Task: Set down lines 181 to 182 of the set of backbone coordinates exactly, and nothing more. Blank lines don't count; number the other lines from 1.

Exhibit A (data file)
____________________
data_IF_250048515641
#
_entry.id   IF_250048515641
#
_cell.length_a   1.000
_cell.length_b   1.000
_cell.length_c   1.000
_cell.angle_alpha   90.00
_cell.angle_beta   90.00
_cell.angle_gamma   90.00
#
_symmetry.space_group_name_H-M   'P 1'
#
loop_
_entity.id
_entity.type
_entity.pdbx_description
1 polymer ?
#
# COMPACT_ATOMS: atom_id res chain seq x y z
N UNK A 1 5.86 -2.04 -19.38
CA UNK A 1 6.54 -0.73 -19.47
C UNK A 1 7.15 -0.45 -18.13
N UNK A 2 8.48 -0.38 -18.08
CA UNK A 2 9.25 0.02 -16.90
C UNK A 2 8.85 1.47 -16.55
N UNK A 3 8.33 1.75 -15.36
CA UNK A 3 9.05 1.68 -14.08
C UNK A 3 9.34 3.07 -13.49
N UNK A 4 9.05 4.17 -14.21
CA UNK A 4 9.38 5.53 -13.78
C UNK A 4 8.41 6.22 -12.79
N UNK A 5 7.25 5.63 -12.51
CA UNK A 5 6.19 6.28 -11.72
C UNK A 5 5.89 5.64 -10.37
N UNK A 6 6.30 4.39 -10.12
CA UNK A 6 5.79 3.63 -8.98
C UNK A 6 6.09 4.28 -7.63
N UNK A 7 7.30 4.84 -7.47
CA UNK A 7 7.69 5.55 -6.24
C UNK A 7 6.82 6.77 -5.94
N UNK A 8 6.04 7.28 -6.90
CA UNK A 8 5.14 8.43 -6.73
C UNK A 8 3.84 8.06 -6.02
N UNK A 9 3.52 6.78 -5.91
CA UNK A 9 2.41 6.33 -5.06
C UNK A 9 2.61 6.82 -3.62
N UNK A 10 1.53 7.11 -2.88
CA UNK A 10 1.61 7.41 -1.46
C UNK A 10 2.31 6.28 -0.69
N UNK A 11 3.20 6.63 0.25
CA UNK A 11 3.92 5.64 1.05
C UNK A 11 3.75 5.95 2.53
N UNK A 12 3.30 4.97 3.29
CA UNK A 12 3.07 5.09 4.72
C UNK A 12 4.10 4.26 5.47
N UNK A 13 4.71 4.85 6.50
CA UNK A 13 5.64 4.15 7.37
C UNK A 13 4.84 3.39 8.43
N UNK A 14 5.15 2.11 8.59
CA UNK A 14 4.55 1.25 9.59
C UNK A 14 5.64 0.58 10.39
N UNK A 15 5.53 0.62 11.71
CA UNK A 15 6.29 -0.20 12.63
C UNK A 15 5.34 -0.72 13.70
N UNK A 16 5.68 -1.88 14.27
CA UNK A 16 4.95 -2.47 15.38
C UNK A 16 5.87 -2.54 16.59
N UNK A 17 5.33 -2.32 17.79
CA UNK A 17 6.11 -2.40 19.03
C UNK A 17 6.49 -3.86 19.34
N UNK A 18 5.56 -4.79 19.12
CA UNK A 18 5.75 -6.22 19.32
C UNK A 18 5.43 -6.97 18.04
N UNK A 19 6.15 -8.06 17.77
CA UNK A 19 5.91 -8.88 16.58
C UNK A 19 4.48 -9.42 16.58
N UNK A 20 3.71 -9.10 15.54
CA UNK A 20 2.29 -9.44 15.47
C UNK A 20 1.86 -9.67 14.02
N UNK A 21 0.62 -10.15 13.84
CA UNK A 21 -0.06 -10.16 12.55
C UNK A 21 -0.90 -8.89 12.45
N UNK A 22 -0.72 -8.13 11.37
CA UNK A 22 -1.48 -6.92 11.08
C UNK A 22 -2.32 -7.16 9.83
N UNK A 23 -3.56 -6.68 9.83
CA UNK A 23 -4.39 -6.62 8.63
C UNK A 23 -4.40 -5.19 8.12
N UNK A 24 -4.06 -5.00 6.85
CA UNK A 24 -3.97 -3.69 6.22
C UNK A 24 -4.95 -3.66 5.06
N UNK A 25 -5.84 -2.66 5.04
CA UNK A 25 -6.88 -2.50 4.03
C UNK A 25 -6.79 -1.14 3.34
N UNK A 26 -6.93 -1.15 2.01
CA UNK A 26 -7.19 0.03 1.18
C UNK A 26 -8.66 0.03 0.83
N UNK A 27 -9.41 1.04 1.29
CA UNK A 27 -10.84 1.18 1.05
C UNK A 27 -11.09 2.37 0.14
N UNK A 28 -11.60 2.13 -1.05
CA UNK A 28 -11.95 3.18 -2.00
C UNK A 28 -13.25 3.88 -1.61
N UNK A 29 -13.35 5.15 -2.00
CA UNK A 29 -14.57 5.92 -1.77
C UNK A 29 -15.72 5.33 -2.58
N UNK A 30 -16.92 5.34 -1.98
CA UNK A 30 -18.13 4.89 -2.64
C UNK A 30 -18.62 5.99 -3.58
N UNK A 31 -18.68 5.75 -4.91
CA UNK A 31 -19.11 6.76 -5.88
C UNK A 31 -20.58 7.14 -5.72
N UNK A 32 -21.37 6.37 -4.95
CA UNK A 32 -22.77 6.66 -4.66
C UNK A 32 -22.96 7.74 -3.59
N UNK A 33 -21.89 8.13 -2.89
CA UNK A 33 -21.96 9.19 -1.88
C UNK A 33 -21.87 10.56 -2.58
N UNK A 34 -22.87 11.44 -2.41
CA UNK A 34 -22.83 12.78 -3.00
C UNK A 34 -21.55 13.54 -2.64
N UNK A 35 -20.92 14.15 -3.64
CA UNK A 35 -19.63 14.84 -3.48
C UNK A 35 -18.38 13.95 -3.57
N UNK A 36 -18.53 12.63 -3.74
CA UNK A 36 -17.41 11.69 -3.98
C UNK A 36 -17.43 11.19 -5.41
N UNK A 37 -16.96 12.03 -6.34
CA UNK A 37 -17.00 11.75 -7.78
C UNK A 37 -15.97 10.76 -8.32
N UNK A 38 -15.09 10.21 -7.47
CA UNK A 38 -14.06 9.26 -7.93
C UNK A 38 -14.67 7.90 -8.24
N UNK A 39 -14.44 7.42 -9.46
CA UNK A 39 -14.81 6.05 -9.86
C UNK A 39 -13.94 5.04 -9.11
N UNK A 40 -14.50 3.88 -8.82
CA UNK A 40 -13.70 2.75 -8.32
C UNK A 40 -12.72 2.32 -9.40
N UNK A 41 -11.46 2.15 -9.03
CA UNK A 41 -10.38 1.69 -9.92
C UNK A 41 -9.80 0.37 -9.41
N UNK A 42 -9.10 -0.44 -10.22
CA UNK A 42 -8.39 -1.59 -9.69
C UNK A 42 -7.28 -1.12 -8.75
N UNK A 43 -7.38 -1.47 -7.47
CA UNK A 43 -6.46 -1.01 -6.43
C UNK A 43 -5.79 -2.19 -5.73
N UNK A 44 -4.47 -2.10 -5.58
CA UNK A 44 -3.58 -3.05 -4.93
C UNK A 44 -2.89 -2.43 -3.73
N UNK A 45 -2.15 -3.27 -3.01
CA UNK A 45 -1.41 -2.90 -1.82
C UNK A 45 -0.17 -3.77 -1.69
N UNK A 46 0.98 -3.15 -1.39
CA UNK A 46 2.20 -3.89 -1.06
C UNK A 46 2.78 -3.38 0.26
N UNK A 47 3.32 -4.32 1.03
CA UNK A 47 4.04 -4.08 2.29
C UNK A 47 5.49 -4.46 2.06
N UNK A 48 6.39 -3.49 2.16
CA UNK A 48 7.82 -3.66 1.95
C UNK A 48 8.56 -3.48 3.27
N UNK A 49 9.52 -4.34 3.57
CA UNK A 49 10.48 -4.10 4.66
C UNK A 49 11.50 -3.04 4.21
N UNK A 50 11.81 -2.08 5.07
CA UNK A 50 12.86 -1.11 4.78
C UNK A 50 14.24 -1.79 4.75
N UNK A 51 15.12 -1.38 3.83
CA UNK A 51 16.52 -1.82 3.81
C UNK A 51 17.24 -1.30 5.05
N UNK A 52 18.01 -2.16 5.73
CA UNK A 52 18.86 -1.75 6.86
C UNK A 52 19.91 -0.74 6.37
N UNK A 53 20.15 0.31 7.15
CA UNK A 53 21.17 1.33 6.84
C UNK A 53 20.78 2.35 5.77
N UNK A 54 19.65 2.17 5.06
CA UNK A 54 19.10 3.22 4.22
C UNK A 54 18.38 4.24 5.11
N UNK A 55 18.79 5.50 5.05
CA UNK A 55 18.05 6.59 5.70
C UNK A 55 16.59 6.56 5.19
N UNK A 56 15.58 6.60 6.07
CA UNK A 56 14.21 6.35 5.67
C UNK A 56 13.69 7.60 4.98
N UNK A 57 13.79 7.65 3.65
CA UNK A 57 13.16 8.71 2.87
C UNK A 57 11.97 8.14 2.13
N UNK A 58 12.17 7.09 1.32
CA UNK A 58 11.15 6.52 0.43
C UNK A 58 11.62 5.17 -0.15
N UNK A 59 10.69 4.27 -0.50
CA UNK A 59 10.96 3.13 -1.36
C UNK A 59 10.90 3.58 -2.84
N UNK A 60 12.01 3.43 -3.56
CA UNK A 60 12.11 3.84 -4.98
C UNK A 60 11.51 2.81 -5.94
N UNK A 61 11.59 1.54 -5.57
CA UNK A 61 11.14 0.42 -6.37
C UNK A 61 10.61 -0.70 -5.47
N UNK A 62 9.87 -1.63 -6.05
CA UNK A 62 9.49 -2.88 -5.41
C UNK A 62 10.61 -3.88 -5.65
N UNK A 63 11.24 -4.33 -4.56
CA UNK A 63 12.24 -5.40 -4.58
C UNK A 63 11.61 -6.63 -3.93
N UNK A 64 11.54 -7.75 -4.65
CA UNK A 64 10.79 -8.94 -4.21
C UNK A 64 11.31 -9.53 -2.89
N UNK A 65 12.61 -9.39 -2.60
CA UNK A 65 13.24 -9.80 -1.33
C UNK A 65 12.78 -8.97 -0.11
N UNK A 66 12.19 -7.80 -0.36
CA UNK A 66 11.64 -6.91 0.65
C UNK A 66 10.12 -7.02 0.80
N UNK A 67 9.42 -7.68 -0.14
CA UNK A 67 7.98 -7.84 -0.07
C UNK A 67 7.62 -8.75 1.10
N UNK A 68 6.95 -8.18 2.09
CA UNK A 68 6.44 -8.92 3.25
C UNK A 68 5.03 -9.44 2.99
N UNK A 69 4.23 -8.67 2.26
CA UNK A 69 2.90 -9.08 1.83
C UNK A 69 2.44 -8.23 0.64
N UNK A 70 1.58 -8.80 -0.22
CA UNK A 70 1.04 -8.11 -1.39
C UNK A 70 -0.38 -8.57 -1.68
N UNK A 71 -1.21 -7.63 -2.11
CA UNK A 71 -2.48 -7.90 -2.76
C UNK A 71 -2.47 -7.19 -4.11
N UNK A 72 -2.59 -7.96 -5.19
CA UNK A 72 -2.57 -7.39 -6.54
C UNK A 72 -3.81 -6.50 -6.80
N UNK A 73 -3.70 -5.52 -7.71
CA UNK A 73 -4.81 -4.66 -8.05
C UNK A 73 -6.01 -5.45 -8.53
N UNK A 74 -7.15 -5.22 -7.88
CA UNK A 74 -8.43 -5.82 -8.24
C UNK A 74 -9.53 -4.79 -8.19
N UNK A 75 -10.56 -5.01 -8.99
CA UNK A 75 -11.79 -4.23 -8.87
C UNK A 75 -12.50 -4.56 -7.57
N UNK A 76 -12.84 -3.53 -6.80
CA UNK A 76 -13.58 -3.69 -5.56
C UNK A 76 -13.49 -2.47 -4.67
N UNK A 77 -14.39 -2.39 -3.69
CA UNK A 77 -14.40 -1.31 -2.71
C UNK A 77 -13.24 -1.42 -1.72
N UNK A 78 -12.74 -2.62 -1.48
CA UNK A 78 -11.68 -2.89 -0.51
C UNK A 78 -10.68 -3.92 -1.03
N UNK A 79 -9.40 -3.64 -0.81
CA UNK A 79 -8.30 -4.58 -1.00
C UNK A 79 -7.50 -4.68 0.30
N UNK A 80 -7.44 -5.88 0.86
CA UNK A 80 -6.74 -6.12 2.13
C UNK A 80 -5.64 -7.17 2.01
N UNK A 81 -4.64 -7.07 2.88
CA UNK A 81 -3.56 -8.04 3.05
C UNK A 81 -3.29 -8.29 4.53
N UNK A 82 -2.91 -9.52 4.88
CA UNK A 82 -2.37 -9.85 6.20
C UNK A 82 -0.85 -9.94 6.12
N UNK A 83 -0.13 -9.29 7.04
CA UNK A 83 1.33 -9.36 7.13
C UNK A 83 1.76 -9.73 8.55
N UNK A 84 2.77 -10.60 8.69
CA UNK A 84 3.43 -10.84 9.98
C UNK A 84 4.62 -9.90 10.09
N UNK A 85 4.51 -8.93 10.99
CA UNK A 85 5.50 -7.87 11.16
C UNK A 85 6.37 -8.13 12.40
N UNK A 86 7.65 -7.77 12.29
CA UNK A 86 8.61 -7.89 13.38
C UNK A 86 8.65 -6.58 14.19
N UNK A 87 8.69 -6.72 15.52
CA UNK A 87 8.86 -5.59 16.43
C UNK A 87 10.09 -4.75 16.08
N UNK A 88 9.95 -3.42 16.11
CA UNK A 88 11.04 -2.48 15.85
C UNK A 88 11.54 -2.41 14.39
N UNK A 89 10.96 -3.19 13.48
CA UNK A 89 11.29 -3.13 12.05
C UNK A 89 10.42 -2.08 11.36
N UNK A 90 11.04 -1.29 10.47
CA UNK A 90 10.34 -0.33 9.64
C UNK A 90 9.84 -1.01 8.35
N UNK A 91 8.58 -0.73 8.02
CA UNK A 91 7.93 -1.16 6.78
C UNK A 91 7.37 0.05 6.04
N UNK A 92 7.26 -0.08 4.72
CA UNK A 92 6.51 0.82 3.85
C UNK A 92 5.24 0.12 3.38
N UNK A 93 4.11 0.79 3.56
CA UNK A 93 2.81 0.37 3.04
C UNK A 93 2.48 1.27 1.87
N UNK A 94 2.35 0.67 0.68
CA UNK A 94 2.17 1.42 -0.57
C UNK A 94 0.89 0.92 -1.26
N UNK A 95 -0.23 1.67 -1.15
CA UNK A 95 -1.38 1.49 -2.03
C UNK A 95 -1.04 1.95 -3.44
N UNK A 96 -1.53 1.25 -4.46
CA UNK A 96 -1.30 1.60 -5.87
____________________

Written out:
CA UNK A 54 19.10 3.22 4.22
C UNK A 54 18.38 4.24 5.11